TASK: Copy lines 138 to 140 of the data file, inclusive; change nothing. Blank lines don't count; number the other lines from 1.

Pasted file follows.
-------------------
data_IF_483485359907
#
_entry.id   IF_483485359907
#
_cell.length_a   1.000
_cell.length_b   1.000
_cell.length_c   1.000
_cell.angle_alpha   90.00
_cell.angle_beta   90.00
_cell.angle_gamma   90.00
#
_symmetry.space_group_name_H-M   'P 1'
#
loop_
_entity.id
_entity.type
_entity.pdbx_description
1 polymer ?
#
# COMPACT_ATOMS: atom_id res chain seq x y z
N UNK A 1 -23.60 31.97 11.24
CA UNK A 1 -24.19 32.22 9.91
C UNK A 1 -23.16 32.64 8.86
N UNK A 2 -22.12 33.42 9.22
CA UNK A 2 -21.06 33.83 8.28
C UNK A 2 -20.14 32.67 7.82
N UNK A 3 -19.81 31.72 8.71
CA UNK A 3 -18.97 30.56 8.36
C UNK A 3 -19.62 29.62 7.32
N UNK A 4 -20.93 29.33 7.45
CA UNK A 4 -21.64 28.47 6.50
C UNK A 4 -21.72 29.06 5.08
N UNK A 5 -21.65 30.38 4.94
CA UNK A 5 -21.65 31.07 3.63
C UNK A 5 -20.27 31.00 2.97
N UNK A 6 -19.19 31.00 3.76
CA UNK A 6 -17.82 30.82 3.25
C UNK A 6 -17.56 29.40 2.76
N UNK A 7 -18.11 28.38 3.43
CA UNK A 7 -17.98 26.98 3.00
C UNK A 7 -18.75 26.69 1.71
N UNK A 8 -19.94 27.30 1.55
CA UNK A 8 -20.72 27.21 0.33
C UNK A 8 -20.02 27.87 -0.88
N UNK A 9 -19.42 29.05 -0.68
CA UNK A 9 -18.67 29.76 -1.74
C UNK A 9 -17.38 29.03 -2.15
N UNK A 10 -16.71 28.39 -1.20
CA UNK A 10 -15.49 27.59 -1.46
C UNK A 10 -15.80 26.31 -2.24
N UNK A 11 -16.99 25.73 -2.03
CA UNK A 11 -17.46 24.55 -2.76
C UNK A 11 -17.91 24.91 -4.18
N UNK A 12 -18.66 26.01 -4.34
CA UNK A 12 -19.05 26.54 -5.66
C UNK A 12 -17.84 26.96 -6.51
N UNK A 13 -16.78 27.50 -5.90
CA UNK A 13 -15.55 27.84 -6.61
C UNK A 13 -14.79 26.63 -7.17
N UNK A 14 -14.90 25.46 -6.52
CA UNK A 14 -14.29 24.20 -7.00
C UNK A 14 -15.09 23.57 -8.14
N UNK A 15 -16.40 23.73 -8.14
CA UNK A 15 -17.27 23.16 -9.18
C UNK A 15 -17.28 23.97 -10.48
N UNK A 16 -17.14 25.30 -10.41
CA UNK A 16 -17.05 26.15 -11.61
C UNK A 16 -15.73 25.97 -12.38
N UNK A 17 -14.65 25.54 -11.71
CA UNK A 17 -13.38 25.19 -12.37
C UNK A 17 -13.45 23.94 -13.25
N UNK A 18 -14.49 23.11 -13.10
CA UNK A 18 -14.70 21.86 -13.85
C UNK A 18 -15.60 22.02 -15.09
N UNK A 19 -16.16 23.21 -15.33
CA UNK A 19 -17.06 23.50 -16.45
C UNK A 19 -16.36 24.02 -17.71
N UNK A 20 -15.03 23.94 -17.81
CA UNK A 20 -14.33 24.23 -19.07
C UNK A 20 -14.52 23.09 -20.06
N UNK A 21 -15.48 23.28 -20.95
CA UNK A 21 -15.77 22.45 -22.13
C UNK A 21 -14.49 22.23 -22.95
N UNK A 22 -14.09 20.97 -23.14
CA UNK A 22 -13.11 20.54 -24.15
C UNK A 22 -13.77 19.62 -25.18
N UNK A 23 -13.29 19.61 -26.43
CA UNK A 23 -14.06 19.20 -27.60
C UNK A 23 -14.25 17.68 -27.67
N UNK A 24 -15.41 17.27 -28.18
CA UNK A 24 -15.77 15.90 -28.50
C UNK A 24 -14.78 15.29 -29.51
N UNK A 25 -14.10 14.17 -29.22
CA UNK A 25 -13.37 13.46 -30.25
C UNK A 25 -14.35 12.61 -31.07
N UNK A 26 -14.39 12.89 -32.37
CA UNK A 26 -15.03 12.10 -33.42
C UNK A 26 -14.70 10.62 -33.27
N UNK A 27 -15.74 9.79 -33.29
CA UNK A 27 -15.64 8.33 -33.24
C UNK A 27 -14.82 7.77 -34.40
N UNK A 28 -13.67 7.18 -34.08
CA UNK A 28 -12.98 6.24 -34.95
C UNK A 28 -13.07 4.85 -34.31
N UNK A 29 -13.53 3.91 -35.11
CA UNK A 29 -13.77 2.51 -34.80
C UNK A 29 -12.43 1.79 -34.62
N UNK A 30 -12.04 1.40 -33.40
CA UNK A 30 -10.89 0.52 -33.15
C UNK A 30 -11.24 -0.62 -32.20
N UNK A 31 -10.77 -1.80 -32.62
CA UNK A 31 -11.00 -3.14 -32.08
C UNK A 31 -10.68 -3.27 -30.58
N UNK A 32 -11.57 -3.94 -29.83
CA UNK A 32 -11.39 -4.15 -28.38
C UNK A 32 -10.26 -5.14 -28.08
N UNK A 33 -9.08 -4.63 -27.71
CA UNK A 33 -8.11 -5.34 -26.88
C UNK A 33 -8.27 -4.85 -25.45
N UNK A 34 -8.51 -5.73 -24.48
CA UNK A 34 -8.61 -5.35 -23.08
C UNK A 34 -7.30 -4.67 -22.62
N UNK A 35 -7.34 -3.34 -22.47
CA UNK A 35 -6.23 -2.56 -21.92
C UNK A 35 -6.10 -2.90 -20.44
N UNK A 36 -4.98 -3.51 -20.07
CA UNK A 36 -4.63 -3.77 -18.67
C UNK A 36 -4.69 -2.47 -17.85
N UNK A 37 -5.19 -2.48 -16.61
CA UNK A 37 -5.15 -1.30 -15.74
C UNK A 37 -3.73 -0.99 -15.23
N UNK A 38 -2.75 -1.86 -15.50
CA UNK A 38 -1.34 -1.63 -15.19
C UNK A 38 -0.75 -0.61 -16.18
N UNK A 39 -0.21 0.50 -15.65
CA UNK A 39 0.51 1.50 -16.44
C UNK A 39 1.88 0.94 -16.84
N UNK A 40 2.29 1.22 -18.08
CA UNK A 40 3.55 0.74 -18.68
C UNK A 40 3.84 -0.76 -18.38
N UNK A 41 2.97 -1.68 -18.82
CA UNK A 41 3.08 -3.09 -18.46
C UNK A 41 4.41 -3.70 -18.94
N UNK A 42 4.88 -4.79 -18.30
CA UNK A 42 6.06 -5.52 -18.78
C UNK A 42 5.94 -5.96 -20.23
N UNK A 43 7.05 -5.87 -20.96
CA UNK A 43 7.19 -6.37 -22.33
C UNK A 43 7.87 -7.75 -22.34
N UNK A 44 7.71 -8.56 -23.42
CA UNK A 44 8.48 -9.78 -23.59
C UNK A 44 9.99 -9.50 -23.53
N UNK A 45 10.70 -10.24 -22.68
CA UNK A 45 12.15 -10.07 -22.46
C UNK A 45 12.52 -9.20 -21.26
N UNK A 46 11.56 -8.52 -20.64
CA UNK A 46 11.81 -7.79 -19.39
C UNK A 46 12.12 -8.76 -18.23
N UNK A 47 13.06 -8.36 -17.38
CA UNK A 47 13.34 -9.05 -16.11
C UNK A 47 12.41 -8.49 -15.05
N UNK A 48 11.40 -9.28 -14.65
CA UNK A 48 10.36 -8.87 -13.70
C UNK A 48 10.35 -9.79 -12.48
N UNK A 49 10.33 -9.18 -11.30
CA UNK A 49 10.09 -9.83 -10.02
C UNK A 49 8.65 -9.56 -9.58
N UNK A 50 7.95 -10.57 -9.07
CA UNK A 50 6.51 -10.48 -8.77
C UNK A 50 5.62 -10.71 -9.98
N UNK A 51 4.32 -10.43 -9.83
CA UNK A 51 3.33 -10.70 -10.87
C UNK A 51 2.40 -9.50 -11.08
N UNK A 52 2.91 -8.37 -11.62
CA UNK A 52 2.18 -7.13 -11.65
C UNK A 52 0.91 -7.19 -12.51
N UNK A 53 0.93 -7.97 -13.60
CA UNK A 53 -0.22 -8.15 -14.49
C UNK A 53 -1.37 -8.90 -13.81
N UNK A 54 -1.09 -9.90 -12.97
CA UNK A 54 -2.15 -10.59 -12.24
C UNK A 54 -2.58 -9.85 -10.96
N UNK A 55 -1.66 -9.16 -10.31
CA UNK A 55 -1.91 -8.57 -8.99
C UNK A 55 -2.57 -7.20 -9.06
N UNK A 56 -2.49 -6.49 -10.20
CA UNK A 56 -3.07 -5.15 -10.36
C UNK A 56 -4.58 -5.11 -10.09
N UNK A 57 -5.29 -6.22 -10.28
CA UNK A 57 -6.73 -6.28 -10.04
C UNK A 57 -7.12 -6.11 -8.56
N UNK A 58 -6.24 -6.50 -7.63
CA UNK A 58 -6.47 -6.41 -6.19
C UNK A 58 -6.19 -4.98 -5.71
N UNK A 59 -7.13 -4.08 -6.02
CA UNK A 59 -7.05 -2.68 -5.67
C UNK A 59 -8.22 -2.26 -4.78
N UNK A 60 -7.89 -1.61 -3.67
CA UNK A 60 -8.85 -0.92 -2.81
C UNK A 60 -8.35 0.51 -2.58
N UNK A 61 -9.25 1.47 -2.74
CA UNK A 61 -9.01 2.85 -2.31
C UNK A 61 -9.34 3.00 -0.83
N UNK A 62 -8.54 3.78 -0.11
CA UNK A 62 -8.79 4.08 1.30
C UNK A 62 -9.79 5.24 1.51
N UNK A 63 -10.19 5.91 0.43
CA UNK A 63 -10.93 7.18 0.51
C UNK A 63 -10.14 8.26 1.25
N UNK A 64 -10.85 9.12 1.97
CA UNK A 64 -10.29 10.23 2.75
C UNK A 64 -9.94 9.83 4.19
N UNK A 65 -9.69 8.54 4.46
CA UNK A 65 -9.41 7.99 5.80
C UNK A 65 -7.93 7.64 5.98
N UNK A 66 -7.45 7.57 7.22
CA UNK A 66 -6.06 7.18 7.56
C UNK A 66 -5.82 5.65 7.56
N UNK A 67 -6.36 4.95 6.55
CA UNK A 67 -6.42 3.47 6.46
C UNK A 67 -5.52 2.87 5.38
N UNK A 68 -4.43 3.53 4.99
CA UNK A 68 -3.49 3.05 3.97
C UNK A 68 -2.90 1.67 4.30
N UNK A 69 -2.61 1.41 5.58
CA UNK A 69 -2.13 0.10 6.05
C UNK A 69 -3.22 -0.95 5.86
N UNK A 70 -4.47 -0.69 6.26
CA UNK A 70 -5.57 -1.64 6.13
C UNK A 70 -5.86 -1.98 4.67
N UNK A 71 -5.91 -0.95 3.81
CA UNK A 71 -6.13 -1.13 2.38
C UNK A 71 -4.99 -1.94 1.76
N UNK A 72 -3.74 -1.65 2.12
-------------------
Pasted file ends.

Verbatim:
N UNK A 40 2.29 1.22 -18.08
CA UNK A 40 3.55 0.74 -18.68
C UNK A 40 3.84 -0.76 -18.38